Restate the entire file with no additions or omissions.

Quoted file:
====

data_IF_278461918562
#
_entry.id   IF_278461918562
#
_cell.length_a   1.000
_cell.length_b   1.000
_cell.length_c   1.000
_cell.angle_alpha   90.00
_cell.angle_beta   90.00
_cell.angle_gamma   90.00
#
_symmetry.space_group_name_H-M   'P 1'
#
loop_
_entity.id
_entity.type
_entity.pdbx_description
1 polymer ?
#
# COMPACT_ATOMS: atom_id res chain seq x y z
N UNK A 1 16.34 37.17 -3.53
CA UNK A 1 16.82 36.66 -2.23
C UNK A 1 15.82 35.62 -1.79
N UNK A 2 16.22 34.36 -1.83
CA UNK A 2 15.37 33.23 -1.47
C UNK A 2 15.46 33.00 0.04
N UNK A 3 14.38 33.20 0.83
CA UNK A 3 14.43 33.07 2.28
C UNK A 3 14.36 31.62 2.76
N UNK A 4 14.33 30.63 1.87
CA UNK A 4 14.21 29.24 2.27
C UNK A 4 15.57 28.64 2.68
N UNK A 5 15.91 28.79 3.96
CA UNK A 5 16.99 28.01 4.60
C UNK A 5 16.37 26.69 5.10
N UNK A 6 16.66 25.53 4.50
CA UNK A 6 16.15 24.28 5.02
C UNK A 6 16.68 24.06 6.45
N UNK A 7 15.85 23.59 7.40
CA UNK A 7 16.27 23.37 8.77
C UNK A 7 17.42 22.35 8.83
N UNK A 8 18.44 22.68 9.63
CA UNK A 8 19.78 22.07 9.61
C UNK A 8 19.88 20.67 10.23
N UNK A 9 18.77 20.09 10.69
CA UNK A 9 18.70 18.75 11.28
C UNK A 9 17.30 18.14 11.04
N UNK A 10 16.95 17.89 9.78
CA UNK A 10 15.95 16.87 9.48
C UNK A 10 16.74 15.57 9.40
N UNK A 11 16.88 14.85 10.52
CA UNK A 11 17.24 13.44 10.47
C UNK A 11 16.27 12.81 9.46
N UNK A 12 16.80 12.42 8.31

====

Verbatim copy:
data_IF_278461918562
#
_entry.id   IF_278461918562
#
_cell.length_a   1.000
_cell.length_b   1.000
_cell.length_c   1.000
_cell.angle_alpha   90.00
_cell.angle_beta   90.00
_cell.angle_gamma   90.00
#
_symmetry.space_group_name_H-M   'P 1'
#
loop_
_entity.id
_entity.type
_entity.pdbx_description
1 polymer ?
#
# COMPACT_ATOMS: atom_id res chain seq x y z
N UNK A 1 16.34 37.17 -3.53
CA UNK A 1 16.82 36.66 -2.23
C UNK A 1 15.82 35.62 -1.79
N UNK A 2 16.22 34.36 -1.83
CA UNK A 2 15.37 33.23 -1.47
C UNK A 2 15.46 33.00 0.04
N UNK A 3 14.38 33.20 0.83
CA UNK A 3 14.43 33.07 2.28
C UNK A 3 14.36 31.62 2.76
N UNK A 4 14.33 30.63 1.87
CA UNK A 4 14.21 29.24 2.27
C UNK A 4 15.57 28.64 2.68
N UNK A 5 15.91 28.79 3.96
CA UNK A 5 16.99 28.01 4.60
C UNK A 5 16.37 26.69 5.10
N UNK A 6 16.66 25.53 4.50
CA UNK A 6 16.15 24.28 5.02
C UNK A 6 16.68 24.06 6.45
N UNK A 7 15.85 23.59 7.40
CA UNK A 7 16.27 23.37 8.77
C UNK A 7 17.42 22.35 8.83
N UNK A 8 18.44 22.68 9.63
CA UNK A 8 19.78 22.07 9.61
C UNK A 8 19.88 20.67 10.23
N UNK A 9 18.77 20.09 10.69
CA UNK A 9 18.70 18.75 11.28
C UNK A 9 17.30 18.14 11.04
N UNK A 10 16.95 17.89 9.78
CA UNK A 10 15.95 16.87 9.48
C UNK A 10 16.74 15.57 9.40
N UNK A 11 16.88 14.85 10.52
CA UNK A 11 17.24 13.44 10.47
C UNK A 11 16.27 12.81 9.46
N UNK A 12 16.80 12.42 8.31